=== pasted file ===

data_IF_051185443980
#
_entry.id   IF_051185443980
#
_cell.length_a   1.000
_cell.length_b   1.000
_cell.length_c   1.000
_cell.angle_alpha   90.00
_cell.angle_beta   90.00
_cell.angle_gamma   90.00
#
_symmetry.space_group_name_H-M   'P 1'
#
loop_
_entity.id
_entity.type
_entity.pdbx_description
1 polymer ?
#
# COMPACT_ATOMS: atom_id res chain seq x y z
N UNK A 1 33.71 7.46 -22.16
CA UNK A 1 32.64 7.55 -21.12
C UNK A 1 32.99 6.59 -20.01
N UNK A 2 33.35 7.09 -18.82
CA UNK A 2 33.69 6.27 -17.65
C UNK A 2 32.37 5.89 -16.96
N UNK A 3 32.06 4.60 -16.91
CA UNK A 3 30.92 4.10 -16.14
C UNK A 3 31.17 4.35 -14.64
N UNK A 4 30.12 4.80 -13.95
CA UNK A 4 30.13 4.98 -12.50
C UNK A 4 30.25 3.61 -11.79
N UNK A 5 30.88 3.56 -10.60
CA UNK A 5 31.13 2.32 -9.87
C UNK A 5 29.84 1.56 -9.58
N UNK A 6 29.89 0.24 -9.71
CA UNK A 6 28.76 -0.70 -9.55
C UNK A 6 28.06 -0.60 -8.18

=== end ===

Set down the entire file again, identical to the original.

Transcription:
data_IF_051185443980
#
_entry.id   IF_051185443980
#
_cell.length_a   1.000
_cell.length_b   1.000
_cell.length_c   1.000
_cell.angle_alpha   90.00
_cell.angle_beta   90.00
_cell.angle_gamma   90.00
#
_symmetry.space_group_name_H-M   'P 1'
#
loop_
_entity.id
_entity.type
_entity.pdbx_description
1 polymer ?
#
# COMPACT_ATOMS: atom_id res chain seq x y z
N UNK A 1 33.71 7.46 -22.16
CA UNK A 1 32.64 7.55 -21.12
C UNK A 1 32.99 6.59 -20.01
N UNK A 2 33.35 7.09 -18.82
CA UNK A 2 33.69 6.27 -17.65
C UNK A 2 32.37 5.89 -16.96
N UNK A 3 32.06 4.60 -16.91
CA UNK A 3 30.92 4.10 -16.14
C UNK A 3 31.17 4.35 -14.64
N UNK A 4 30.12 4.80 -13.95
CA UNK A 4 30.13 4.98 -12.50
C UNK A 4 30.25 3.61 -11.79
N UNK A 5 30.88 3.56 -10.60
CA UNK A 5 31.13 2.32 -9.87
C UNK A 5 29.84 1.56 -9.58
N UNK A 6 29.89 0.24 -9.71
CA UNK A 6 28.76 -0.70 -9.55
C UNK A 6 28.06 -0.60 -8.18